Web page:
Especially early in the period, a lot of field battles were provoked by the need to protect/besiege crucial strategic fortifications, rather than any real wish for the “decisive” victory of the Napoleonic period. The war of Spanish Succession in particular dragged on for so long because of the heavy fortifications of the French/Dutch frontier. Part of the genius of Marlborough was his ability to strategically wrongfoot his enemies and force them to come to battle rather than hunker behind their fortifications.

    In the eastern and northern parts of Europe, where fortifications were less formidable – warfare was consequently more free-wheeling.

    Unfortunately, sieges are rarely as good gaming as field battles, so its probably no bad idea for them to turn the focus away from them. I generally like what I read about this game so far – although I wish they would spend less ressources on gore and glitz (flying dead horses?!?), and more on the game itself.

  • Troy

    Very familiar with Vauban. And, of course, Louisbourg and other forts dominated the American landscape. They were less central, I think, to military movements than castles were in the Medieval age because good strong forts were less widespread. I could be incorrect on that point as well.

    I clearly overstated, especially since, as you note, the early part of the century was much less free-wheeling than the Revolutionary Age.

    The problem was that in the other Total War games, you couldn’t be Marlborough, angling for that decisive battle because it didn’t matter what you did. The enemy would eventually come out and fight you even though it was better off inside the city and the enemy would storm the gates even though it was better off wearing you down for another turn or two. This was exacerbated in the Rome Total Realism mod where everything turned into a siege.

    I have no problem with flying dead horses so long as they fly at the right time and aren’t there to simply mess with my neat lines.

  • Krupo

    Sieges were huge fun, but they were, from what I recall from first year university History and the papers I wrote for it, not in cities as much, but in standalone forts.

    My only quibble with that entire article was describing the Prussian Empire as a 17th century combo of Germany and Poland.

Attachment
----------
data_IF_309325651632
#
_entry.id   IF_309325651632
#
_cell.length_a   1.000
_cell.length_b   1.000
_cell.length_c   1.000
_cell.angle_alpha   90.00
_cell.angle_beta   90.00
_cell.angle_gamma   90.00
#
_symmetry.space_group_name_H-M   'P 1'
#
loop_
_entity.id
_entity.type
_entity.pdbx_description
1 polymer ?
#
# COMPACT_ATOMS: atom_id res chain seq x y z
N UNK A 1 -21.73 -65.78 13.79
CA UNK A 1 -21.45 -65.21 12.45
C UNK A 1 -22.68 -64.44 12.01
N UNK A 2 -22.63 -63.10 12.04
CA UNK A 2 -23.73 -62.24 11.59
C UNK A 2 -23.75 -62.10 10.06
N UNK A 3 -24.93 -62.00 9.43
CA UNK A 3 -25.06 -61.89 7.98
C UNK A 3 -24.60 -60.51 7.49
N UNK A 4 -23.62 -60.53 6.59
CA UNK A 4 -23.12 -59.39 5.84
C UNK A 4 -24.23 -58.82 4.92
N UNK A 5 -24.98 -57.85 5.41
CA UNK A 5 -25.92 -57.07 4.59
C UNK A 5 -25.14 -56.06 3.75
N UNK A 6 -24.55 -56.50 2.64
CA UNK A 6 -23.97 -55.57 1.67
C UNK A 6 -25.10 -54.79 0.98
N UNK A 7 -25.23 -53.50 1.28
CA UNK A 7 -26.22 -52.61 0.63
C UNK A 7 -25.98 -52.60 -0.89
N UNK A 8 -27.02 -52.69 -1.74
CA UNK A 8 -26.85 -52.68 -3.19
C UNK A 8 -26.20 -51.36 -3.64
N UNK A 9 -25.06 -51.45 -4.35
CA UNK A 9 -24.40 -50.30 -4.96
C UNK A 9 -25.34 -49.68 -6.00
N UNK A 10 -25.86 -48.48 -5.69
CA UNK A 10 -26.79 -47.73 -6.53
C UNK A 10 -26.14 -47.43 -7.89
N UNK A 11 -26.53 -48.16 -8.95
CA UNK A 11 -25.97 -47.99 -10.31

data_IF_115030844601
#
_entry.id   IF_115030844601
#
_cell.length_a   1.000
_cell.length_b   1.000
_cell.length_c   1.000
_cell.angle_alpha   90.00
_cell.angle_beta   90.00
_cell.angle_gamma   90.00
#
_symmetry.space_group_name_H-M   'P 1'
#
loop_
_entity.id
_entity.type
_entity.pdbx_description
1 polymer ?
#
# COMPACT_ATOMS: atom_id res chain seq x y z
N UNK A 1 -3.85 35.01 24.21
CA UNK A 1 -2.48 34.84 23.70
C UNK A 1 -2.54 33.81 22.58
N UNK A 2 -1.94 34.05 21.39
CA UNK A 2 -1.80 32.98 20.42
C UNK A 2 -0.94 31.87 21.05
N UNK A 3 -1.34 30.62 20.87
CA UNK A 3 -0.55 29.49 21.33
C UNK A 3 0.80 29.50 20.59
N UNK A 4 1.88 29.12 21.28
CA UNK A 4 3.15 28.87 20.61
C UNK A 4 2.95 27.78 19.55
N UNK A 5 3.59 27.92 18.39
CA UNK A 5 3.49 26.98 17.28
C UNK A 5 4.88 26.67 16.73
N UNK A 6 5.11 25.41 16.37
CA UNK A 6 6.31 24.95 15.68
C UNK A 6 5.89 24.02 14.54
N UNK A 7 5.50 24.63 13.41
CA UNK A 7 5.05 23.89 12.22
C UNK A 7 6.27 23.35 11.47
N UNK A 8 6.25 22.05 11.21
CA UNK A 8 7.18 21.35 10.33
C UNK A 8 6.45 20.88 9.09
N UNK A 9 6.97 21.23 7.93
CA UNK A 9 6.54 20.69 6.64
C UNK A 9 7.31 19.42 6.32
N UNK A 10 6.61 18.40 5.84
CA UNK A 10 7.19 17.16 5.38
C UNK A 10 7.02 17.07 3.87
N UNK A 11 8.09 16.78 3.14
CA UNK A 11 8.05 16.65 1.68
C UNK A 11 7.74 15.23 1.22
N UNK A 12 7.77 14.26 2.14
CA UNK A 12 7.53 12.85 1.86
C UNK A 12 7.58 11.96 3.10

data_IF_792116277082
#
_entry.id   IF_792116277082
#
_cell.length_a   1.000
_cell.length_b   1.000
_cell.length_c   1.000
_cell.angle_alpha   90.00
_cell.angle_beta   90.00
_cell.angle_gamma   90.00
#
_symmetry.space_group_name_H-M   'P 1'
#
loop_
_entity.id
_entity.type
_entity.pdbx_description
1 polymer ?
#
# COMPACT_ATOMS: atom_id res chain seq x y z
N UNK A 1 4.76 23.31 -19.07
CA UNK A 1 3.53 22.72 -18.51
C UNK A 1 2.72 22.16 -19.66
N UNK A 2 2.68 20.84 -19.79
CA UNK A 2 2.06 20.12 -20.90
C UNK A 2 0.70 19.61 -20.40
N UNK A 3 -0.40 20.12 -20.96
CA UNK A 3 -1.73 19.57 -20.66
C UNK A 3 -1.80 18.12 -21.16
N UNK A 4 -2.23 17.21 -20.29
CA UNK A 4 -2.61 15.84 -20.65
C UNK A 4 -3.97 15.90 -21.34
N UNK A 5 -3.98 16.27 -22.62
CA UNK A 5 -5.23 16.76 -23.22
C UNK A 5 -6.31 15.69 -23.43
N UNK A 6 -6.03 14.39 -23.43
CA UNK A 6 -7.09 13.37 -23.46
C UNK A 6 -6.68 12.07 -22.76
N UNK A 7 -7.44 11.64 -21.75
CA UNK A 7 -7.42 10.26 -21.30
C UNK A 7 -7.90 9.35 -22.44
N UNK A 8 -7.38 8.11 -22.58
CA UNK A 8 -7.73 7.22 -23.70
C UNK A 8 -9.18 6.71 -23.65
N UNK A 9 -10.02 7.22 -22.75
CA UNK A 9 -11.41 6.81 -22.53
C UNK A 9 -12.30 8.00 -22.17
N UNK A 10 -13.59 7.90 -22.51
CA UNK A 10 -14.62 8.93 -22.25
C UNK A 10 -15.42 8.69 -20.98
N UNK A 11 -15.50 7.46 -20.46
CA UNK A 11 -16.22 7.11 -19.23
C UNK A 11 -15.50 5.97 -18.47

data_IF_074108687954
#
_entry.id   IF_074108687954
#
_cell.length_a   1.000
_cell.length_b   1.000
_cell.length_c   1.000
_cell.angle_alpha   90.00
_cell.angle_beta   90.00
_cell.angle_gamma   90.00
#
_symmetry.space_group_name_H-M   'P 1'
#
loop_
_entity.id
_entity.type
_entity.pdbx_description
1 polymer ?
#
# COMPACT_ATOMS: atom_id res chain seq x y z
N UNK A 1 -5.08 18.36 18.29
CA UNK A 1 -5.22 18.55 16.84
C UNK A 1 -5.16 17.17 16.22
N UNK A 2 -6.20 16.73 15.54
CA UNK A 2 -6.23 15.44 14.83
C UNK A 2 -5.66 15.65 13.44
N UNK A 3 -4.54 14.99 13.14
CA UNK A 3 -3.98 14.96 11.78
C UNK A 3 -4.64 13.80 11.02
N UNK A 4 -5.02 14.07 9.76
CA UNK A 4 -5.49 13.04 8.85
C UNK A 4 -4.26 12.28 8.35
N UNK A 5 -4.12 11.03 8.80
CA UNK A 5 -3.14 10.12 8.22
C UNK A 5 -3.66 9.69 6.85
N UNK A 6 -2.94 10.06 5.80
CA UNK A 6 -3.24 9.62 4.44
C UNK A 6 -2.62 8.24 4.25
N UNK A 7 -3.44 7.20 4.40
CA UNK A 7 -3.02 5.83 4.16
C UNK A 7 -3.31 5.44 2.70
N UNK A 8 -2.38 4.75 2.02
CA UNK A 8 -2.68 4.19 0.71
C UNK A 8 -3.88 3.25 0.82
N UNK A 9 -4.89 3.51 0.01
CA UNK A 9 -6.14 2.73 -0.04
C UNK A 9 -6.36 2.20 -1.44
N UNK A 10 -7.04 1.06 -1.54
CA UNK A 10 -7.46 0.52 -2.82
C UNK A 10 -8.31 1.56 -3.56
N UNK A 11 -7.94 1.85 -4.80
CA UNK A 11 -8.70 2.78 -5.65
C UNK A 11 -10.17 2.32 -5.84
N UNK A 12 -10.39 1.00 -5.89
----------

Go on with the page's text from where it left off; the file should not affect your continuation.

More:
To the extent that modern Poland incorporates former German lands after the WWII shifts, that makes sense, but at first glance it sounded like the writer assumed an earlier partition of Poland than reality presented.

    Man, it’d be awesome for Poland to be a faction to allow players a chance to reverse that miserable 18th century decline…

  • Cautiously Pessimistic

    Re: The slave trade

    I would quibble with you about leaving the slave trade out for the following reasons:

    1) The slave trade and its consequences take up a fairly big chunk of the history of that time. Not everyone’s going to know the reload times for a flintlock, but most folks will know there were slaves around, and it’ll look odd not having them, because…

    2) The slave trade had a big impact on the economies of various countries and colonies, which means…

    3) It has strategic relevance. A country that used slave labor would (I ass-u-me) have a larger pool of native manpower to draw on before putting soldiers in the field had an unacceptable impact on that country’s economic productivity. And having a restive and sufficiently large slave population might lead to revolt within a country, particularly if the bulk of that country’s forces were galavanting around thousands of miles away, or had just been significantly depleted.

    Just my off the cuff reaction, though. It only matters to the OCD in me, since the game is supposed to be loosely historical, and models economic factors, in addition to strictly military factors. That, and I think it’s dishonest to say the slave trade wasn’t relevant when what they really mean is the slave trade is still a touchy subject and they don’t want to model it.

  • Troy

    You misunderstand me.

    I’m not saying that the slave trade shouldn’t be represented in some abstract way as it is Europa Universalis (generic resources that increase and decrease in value) or as it is in Civ 4 (a civic that can cause problems if used too often or, in the expansion, can waste turns in revolt.) In fact, this seems the very route that CA would take and it’s a reasonable one. The African slave trade is an uncomfortable historical fact best not ignored.

    I’m just not sure that it’s wise to let players actively go out and harvest slaves and swap them for gold or frankincense or myrrh.

    Not that you need slavery for the game to reflect the period. Rome: Total War managed fine with just “enslave populace” and the occasional retainer, even though the Republic became heavily reliant on slave labor, though of a different type than the African slave trade. Similarly, Imperialism II and Colonization captured much of Empire‘s time frame well without the Triangle trade, though the latter game was properly insistent on modeling the pressures that led to displacement of the native populations.

    As important as slavery was, economically speaking, the Total War games are not “economic” games in any sense of the word. Trade flows in and out with just road and port improvements. In Medieval 2 you can plop a merchant on a “good” and reap a little cash. The best source of money in a Total War game is the pillage of an enemy city, which, historically speaking, was as likely to be divided among the troops as find its way home to improve catapult ranges and ballista towers. If you can’t properly model the economic “necessity” of slavery, you can make a good case that you should either abstract it or leave it out.

  • Application Overload

    […] to make that game accessible and interesting. In a comment earlier this week, a reader argued that the obvious importance of the African slave trade means that it has to be represented in Empire: Total War. And to some extent he’s […]